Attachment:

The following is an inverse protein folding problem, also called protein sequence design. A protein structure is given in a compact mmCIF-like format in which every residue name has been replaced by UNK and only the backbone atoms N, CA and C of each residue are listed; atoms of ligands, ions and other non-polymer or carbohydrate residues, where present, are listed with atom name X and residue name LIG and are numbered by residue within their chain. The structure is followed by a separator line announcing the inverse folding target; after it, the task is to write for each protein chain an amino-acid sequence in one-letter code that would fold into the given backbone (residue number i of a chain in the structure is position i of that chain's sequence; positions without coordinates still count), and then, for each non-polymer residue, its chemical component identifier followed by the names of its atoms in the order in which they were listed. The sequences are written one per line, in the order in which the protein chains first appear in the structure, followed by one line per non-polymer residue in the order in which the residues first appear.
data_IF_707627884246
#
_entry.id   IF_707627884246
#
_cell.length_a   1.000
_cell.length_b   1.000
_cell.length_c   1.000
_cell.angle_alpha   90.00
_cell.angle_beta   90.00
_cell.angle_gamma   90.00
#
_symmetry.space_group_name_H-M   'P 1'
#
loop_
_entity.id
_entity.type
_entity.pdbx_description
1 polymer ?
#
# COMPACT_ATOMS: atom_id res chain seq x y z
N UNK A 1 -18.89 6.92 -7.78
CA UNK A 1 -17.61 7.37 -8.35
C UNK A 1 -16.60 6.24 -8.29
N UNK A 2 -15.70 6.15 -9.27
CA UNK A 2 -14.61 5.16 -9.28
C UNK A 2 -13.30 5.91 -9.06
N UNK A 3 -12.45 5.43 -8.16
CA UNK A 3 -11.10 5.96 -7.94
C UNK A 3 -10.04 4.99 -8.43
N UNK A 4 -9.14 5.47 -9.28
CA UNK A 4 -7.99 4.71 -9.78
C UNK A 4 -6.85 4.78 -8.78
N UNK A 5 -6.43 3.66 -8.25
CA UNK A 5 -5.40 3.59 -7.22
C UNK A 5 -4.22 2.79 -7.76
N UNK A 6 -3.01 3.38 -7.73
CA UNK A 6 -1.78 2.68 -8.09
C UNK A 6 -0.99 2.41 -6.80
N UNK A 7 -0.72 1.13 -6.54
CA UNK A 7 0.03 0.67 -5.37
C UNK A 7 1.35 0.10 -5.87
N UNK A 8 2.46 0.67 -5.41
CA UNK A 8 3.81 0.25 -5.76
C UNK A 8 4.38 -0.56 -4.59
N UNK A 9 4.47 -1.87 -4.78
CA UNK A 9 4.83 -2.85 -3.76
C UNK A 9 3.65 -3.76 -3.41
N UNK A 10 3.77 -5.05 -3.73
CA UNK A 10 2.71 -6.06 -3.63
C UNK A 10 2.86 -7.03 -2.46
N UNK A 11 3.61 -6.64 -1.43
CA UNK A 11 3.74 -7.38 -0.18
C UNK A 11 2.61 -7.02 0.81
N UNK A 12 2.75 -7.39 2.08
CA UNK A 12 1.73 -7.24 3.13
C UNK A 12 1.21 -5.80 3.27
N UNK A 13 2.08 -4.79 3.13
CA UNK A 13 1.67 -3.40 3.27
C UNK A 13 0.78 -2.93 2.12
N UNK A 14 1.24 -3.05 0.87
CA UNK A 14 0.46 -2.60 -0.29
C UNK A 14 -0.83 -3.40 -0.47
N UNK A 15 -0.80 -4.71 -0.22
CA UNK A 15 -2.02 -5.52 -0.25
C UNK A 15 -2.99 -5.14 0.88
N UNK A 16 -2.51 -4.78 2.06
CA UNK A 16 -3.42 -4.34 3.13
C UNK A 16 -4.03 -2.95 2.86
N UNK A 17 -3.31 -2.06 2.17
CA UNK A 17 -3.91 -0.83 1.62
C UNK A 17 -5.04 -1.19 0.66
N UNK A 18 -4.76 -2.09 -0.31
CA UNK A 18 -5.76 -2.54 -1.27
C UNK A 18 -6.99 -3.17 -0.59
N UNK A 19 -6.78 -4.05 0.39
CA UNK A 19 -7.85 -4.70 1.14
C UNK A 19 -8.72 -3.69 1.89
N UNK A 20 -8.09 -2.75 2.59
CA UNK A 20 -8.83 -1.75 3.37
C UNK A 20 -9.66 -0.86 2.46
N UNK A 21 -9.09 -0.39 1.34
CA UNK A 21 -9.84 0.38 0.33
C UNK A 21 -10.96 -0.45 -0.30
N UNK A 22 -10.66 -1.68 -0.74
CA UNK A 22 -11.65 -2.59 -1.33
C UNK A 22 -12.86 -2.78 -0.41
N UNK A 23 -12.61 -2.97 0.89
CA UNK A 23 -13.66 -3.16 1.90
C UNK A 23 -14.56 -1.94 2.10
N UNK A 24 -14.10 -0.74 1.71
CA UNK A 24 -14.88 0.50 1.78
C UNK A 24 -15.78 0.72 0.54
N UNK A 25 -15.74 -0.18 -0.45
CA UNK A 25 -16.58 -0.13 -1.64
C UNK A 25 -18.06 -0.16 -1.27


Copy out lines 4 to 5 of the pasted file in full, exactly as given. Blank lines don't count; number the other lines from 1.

_entry.id   IF_707627884246
#